Stenodactylus variegatus Baird, 1859, Rio Grande and Gila Valleys, Arizona, United States. Five subspecies are recognized.
OTHER COMMON NAMES
French: Coleonyx varié; German: Gebänderter Krallengecko; Spanish: Salamanquesa de franjas.
This species reaches 3 in (75 mm) in snout-vent length. The body is covered in fine granules; the digits are slender, without pads; and the tail is constricted at the base. These geckos have movable eyelids and vertical pupils. They are pink to pale yellow, with brown bands, blotches, or irregular markings.
The subspecies Coleonyx variegatus variegatus lives in southeastern California, southwestern Nevada, and western Arizona in the United States and the northern Gulf of California, Mexico. C. v. abbotti occurs in southwestern California in the United States and northern Baja California, Mexico. C. v. bogerti lives in southeastern Arizona and southwestern New Mexico in the United States and northern Sonora, Mexico. C. v. sonoriensis inhabits western Sonora and southern Baja California, Mexico. C. v. utahensis occurs in Utah, southern Nevada, and northwestern Arizona.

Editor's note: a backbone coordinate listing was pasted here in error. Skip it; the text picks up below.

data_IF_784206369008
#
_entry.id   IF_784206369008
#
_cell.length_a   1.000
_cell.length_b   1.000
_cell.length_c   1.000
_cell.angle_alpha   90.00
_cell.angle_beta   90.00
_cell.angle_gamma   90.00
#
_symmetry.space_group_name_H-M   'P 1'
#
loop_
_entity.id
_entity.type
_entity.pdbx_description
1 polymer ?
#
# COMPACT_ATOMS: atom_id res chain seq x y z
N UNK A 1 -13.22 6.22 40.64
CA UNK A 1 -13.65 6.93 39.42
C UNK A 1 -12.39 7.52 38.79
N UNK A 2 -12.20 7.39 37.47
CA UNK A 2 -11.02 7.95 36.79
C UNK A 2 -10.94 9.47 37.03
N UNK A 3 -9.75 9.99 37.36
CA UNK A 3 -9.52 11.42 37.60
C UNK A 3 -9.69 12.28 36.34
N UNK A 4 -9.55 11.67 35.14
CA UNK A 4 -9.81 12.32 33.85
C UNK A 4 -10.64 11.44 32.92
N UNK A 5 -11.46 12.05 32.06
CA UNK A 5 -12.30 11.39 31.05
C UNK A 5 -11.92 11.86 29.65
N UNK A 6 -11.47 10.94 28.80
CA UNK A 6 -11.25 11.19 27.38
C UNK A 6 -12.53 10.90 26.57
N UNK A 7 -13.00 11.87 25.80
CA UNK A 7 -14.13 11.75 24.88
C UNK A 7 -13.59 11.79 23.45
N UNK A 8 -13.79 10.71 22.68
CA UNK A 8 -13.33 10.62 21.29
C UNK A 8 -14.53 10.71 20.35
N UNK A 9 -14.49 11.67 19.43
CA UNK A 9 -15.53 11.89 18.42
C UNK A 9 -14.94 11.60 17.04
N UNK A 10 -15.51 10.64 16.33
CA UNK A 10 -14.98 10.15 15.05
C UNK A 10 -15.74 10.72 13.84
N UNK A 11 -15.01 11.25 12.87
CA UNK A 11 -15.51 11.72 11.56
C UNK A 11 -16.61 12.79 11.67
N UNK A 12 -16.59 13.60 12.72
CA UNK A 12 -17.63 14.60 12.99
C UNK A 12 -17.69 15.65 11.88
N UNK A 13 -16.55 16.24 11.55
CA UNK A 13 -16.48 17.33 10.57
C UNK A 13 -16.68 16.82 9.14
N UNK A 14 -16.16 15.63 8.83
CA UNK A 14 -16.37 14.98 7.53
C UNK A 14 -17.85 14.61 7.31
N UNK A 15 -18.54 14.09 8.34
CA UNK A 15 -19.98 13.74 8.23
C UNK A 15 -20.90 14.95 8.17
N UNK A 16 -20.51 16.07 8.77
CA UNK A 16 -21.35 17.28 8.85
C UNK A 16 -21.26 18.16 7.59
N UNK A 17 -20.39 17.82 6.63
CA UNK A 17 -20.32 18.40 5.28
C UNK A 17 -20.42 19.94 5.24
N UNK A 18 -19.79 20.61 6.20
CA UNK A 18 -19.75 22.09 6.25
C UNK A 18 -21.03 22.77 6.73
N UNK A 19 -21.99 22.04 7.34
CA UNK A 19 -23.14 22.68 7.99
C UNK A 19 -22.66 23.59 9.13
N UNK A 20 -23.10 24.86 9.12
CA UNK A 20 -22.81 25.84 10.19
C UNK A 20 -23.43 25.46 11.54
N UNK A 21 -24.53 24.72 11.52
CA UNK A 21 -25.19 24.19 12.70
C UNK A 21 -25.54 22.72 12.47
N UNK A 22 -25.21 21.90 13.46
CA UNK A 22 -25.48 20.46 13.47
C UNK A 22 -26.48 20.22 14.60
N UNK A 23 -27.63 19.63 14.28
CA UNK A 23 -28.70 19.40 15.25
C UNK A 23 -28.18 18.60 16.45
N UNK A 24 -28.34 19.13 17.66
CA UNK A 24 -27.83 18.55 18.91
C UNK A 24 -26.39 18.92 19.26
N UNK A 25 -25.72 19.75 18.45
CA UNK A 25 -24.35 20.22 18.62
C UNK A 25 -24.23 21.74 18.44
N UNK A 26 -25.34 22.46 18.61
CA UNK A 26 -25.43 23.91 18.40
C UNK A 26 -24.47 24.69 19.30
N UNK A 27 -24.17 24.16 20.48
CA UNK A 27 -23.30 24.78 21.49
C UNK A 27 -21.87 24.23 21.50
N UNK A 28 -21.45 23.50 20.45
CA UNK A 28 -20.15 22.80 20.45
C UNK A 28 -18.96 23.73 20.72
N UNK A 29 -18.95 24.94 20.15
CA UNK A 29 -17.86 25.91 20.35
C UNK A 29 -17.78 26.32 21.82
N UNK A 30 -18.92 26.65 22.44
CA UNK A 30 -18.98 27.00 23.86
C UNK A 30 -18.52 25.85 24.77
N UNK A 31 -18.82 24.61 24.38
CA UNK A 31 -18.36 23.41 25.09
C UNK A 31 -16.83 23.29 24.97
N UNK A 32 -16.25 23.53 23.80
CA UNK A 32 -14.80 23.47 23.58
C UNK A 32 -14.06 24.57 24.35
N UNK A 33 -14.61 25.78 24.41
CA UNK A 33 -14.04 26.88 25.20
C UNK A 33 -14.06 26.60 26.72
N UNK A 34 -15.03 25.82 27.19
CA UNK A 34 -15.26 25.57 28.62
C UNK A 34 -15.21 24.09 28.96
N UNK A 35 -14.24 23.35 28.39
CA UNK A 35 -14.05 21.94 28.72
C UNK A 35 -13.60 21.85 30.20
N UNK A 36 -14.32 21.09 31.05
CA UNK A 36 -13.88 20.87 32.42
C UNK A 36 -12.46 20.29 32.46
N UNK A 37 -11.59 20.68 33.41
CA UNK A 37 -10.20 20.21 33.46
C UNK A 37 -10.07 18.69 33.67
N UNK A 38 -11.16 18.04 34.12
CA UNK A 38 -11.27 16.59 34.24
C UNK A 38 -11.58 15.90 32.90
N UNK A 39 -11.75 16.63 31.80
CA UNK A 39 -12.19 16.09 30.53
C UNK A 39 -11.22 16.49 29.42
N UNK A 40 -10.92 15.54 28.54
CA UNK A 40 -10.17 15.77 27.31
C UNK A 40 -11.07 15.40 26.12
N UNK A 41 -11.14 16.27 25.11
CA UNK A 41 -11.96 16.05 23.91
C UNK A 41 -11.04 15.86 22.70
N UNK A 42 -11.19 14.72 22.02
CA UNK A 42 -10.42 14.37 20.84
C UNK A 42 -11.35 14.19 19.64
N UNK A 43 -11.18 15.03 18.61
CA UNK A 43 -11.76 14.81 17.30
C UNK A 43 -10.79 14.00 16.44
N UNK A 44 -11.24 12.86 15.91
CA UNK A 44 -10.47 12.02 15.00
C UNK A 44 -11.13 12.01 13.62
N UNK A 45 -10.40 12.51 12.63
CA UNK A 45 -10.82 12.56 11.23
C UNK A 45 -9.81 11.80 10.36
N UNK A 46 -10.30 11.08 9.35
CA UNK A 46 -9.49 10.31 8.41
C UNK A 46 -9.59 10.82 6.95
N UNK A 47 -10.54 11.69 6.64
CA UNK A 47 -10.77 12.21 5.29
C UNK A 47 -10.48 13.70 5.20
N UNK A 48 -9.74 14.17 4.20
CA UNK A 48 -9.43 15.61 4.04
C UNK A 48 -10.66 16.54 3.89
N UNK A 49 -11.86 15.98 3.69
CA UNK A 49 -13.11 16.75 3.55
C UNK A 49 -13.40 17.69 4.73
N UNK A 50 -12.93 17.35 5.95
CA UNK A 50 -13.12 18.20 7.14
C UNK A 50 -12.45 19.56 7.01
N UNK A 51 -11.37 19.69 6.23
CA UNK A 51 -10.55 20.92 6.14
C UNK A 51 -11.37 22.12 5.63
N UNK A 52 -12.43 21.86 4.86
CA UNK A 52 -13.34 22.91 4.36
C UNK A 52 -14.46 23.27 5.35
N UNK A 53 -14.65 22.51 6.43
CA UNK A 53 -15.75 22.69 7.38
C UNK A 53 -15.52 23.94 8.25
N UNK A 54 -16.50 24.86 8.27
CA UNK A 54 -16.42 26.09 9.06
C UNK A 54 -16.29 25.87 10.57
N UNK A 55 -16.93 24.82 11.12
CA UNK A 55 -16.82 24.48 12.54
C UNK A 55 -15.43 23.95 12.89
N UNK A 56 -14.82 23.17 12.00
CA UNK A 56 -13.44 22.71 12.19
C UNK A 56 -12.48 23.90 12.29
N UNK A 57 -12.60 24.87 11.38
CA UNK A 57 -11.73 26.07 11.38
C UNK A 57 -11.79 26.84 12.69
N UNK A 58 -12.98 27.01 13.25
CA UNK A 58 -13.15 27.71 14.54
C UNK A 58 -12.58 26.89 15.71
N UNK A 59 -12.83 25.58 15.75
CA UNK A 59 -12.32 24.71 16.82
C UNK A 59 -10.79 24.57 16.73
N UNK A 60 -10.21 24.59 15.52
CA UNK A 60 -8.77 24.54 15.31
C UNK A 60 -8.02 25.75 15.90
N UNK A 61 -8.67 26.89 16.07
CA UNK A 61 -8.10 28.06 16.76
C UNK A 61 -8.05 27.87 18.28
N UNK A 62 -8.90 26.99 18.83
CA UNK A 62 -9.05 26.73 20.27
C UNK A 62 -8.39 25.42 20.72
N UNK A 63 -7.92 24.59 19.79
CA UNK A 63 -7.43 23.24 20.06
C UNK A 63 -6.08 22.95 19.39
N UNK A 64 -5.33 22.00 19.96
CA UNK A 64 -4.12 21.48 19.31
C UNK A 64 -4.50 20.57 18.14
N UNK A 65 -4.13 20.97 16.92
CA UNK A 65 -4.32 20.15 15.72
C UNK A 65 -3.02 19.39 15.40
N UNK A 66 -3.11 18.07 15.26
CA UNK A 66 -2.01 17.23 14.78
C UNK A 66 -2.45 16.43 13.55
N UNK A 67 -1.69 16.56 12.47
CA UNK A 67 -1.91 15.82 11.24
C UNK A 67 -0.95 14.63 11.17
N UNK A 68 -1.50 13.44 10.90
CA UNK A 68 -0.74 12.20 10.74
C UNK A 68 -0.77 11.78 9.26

The species inhabits rocky desert and semidesert.
These geckos are nocturnal; several individuals may aggregate in a single burrow.
FEEDING ECOLOGY AND DIET
The species is a generalist arthropod feeder. Energy is stored as fat in the tail.
The female lays two leathery-shelled eggs per clutch, usually between May and September.
Although not listed by the IUCN, the San Diego banded gecko (C. v. abbotti) is of special concern in California.
SIGNIFICANCE TO HUMANS None known. ♦
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